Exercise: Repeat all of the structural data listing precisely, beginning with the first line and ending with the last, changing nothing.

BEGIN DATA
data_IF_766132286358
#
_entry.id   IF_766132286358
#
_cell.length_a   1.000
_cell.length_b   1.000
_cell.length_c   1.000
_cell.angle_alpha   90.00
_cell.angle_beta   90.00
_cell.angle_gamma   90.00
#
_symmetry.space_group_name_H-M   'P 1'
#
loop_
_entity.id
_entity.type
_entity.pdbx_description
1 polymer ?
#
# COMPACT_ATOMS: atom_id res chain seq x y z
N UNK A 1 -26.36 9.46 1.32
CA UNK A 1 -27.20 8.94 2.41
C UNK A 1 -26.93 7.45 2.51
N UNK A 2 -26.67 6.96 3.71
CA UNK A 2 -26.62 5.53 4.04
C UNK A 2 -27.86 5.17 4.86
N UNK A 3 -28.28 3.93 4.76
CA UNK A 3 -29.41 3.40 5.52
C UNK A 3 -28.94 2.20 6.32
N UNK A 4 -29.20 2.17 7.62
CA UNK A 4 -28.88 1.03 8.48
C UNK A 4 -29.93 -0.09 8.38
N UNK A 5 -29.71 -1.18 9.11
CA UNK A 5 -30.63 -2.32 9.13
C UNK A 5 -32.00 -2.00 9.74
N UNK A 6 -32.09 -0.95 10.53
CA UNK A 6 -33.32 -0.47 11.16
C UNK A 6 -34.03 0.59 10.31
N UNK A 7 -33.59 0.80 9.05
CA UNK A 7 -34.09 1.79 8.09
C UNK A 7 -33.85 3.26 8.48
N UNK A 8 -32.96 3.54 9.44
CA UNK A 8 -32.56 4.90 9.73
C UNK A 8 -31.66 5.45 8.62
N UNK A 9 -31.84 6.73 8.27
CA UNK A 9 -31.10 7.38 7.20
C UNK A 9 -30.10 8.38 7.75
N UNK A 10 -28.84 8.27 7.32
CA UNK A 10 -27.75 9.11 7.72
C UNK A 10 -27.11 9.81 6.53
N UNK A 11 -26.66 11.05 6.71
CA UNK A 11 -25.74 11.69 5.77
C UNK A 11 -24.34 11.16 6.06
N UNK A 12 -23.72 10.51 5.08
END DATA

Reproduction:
data_IF_766132286358
#
_entry.id   IF_766132286358
#
_cell.length_a   1.000
_cell.length_b   1.000
_cell.length_c   1.000
_cell.angle_alpha   90.00
_cell.angle_beta   90.00
_cell.angle_gamma   90.00
#
_symmetry.space_group_name_H-M   'P 1'
#
loop_
_entity.id
_entity.type
_entity.pdbx_description
1 polymer ?
#
# COMPACT_ATOMS: atom_id res chain seq x y z
N UNK A 1 -26.36 9.46 1.32
CA UNK A 1 -27.20 8.94 2.41
C UNK A 1 -26.93 7.45 2.51
N UNK A 2 -26.67 6.96 3.71
CA UNK A 2 -26.62 5.53 4.04
C UNK A 2 -27.86 5.17 4.86
N UNK A 3 -28.28 3.93 4.76
CA UNK A 3 -29.41 3.40 5.52
C UNK A 3 -28.94 2.20 6.32
N UNK A 4 -29.20 2.17 7.62
CA UNK A 4 -28.88 1.03 8.48
C UNK A 4 -29.93 -0.09 8.38
N UNK A 5 -29.71 -1.18 9.11
CA UNK A 5 -30.63 -2.32 9.13
C UNK A 5 -32.00 -2.00 9.74
N UNK A 6 -32.09 -0.95 10.53
CA UNK A 6 -33.32 -0.47 11.16
C UNK A 6 -34.03 0.59 10.31
N UNK A 7 -33.59 0.80 9.05
CA UNK A 7 -34.09 1.79 8.09
C UNK A 7 -33.85 3.26 8.48
N UNK A 8 -32.96 3.54 9.44
CA UNK A 8 -32.56 4.90 9.73
C UNK A 8 -31.66 5.45 8.62
N UNK A 9 -31.84 6.73 8.27
CA UNK A 9 -31.10 7.38 7.20
C UNK A 9 -30.10 8.38 7.75
N UNK A 10 -28.84 8.27 7.32
CA UNK A 10 -27.75 9.11 7.72
C UNK A 10 -27.11 9.81 6.53
N UNK A 11 -26.66 11.05 6.71
CA UNK A 11 -25.74 11.69 5.77
C UNK A 11 -24.34 11.16 6.06
N UNK A 12 -23.72 10.51 5.08